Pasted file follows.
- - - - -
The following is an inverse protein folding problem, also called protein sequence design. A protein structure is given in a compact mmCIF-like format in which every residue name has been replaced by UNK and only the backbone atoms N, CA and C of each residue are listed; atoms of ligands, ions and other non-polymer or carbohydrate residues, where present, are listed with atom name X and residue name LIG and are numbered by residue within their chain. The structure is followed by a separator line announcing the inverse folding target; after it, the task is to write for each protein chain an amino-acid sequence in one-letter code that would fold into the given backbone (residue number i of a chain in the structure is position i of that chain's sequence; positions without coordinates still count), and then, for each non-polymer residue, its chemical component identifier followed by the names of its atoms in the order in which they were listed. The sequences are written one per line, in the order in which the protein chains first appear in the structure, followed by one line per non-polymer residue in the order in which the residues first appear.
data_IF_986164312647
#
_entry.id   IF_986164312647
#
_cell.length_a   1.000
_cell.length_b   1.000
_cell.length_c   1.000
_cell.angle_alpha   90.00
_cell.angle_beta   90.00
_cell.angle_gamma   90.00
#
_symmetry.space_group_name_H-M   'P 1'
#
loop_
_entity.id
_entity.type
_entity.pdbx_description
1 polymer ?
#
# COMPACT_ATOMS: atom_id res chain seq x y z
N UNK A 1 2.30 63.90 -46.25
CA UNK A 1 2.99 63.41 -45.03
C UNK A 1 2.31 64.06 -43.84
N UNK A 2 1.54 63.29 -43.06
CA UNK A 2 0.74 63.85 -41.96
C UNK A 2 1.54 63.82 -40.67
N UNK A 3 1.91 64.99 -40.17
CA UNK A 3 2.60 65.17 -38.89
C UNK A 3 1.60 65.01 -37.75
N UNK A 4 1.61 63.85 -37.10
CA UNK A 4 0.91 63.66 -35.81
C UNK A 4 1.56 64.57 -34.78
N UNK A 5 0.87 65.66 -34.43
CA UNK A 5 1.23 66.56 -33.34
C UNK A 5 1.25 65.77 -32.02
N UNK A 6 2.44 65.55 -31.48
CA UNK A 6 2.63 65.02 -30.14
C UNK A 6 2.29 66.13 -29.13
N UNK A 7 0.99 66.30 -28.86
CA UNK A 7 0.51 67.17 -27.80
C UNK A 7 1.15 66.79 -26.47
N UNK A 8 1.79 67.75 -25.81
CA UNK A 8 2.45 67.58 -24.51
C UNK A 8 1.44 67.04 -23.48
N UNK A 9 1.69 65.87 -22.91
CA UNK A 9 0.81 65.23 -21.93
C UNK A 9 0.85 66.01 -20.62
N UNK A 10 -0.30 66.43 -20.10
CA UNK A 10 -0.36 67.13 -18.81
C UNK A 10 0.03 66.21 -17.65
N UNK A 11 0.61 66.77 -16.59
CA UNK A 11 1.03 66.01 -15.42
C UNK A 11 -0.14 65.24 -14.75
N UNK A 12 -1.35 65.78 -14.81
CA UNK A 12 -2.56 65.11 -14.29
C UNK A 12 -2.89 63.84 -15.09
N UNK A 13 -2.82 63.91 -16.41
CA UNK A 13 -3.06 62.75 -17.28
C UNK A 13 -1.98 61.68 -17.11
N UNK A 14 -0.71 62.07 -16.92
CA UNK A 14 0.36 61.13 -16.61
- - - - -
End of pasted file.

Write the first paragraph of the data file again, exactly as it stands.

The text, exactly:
The following is an inverse protein folding problem, also called protein sequence design. A protein structure is given in a compact mmCIF-like format in which every residue name has been replaced by UNK and only the backbone atoms N, CA and C of each residue are listed; atoms of ligands, ions and other non-polymer or carbohydrate residues, where present, are listed with atom name X and residue name LIG and are numbered by residue within their chain. The structure is followed by a separator line announcing the inverse folding target; after it, the task is to write for each protein chain an amino-acid sequence in one-letter code that would fold into the given backbone (residue number i of a chain in the structure is position i of that chain's sequence; positions without coordinates still count), and then, for each non-polymer residue, its chemical component identifier followed by the names of its atoms in the order in which they were listed. The sequences are written one per line, in the order in which the protein chains first appear in the structure, followed by one line per non-polymer residue in the order in which the residues first appear.